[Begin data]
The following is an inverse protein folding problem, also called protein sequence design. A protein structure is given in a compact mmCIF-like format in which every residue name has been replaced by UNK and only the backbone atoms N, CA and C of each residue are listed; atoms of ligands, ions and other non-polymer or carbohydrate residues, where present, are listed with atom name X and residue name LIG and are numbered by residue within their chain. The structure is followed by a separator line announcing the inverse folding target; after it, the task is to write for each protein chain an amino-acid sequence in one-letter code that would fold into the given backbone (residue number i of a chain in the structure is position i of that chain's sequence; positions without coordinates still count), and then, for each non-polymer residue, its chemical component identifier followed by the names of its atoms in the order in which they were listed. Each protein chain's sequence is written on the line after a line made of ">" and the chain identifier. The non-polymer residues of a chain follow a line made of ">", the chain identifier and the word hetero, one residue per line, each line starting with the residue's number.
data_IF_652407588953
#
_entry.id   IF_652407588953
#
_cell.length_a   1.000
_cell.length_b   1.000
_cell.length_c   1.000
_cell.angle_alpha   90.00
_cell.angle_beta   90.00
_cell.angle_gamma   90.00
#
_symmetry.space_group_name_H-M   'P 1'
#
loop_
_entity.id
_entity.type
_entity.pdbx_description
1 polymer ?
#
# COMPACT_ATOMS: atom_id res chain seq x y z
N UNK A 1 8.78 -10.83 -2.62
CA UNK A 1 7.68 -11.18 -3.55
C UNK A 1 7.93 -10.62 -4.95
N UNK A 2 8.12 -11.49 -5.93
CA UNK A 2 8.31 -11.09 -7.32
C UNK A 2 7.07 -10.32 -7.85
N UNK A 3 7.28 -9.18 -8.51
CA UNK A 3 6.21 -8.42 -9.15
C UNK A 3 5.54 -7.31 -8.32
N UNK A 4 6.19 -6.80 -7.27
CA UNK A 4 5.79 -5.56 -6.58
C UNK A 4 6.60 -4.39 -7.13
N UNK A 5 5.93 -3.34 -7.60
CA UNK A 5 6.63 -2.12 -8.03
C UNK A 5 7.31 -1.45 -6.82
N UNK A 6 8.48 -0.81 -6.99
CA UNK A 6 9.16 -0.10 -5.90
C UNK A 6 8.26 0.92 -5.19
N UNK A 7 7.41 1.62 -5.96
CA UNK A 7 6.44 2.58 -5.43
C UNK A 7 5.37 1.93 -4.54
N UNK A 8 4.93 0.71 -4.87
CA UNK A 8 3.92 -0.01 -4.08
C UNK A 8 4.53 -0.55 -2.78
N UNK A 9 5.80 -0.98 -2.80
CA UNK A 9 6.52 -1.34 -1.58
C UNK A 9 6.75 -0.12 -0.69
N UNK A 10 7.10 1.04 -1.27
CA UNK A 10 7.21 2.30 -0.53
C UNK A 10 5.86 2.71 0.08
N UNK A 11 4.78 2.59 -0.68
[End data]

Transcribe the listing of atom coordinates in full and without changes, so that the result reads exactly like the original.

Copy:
The following is an inverse protein folding problem, also called protein sequence design. A protein structure is given in a compact mmCIF-like format in which every residue name has been replaced by UNK and only the backbone atoms N, CA and C of each residue are listed; atoms of ligands, ions and other non-polymer or carbohydrate residues, where present, are listed with atom name X and residue name LIG and are numbered by residue within their chain. The structure is followed by a separator line announcing the inverse folding target; after it, the task is to write for each protein chain an amino-acid sequence in one-letter code that would fold into the given backbone (residue number i of a chain in the structure is position i of that chain's sequence; positions without coordinates still count), and then, for each non-polymer residue, its chemical component identifier followed by the names of its atoms in the order in which they were listed. Each protein chain's sequence is written on the line after a line made of ">" and the chain identifier. The non-polymer residues of a chain follow a line made of ">", the chain identifier and the word hetero, one residue per line, each line starting with the residue's number.
data_IF_652407588953
#
_entry.id   IF_652407588953
#
_cell.length_a   1.000
_cell.length_b   1.000
_cell.length_c   1.000
_cell.angle_alpha   90.00
_cell.angle_beta   90.00
_cell.angle_gamma   90.00
#
_symmetry.space_group_name_H-M   'P 1'
#
loop_
_entity.id
_entity.type
_entity.pdbx_description
1 polymer ?
#
# COMPACT_ATOMS: atom_id res chain seq x y z
N UNK A 1 8.78 -10.83 -2.62
CA UNK A 1 7.68 -11.18 -3.55
C UNK A 1 7.93 -10.62 -4.95
N UNK A 2 8.12 -11.49 -5.93
CA UNK A 2 8.31 -11.09 -7.32
C UNK A 2 7.07 -10.32 -7.85
N UNK A 3 7.28 -9.18 -8.51
CA UNK A 3 6.21 -8.42 -9.15
C UNK A 3 5.54 -7.31 -8.32
N UNK A 4 6.19 -6.80 -7.27
CA UNK A 4 5.79 -5.56 -6.58
C UNK A 4 6.60 -4.39 -7.13
N UNK A 5 5.93 -3.34 -7.60
CA UNK A 5 6.63 -2.12 -8.03
C UNK A 5 7.31 -1.45 -6.82
N UNK A 6 8.48 -0.81 -6.99
CA UNK A 6 9.16 -0.10 -5.90
C UNK A 6 8.26 0.92 -5.19
N UNK A 7 7.41 1.62 -5.96
CA UNK A 7 6.44 2.58 -5.43
C UNK A 7 5.37 1.93 -4.54
N UNK A 8 4.93 0.71 -4.87
CA UNK A 8 3.92 -0.01 -4.08
C UNK A 8 4.53 -0.55 -2.78
N UNK A 9 5.80 -0.98 -2.80
CA UNK A 9 6.52 -1.34 -1.58
C UNK A 9 6.75 -0.12 -0.69
N UNK A 10 7.10 1.04 -1.27
CA UNK A 10 7.21 2.30 -0.53
C UNK A 10 5.86 2.71 0.08
N UNK A 11 4.78 2.59 -0.68